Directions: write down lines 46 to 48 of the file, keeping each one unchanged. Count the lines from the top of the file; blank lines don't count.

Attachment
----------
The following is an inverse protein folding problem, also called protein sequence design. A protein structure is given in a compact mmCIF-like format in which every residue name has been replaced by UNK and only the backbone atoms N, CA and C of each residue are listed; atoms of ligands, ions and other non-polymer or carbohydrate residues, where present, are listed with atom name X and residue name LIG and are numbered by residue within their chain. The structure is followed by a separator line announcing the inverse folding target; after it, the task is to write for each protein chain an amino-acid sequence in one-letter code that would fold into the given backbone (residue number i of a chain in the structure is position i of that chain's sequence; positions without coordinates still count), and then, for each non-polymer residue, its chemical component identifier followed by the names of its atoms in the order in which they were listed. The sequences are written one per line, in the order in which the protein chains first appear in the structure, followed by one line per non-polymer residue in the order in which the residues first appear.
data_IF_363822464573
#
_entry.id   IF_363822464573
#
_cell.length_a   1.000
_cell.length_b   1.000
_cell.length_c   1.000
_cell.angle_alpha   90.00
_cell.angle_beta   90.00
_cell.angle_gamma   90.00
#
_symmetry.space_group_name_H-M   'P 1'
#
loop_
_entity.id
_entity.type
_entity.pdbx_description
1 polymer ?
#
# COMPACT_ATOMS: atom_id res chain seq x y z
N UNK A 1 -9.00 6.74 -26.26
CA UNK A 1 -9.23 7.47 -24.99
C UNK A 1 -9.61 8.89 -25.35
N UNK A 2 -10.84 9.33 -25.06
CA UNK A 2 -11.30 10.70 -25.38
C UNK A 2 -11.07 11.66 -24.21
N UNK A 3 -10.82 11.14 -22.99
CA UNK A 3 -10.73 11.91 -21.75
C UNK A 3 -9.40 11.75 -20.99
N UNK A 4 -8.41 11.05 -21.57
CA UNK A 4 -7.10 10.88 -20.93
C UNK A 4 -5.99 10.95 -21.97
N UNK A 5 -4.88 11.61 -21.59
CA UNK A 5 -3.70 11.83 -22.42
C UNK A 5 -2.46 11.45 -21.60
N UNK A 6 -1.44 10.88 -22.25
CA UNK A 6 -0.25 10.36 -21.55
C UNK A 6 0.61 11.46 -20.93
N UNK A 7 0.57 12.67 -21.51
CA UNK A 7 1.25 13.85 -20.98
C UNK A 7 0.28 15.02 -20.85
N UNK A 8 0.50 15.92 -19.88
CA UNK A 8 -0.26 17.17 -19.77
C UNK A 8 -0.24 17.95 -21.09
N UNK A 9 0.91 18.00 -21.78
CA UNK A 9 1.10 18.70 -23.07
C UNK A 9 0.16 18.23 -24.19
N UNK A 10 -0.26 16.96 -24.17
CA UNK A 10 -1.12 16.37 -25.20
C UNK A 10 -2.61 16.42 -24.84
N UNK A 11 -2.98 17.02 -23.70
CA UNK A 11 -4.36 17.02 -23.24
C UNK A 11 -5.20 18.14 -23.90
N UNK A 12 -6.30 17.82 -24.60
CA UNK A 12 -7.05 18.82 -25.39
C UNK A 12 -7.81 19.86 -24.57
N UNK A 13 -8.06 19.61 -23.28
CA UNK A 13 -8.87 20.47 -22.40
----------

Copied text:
N UNK A 9 0.91 18.00 -21.78
CA UNK A 9 1.10 18.70 -23.07
C UNK A 9 0.16 18.23 -24.19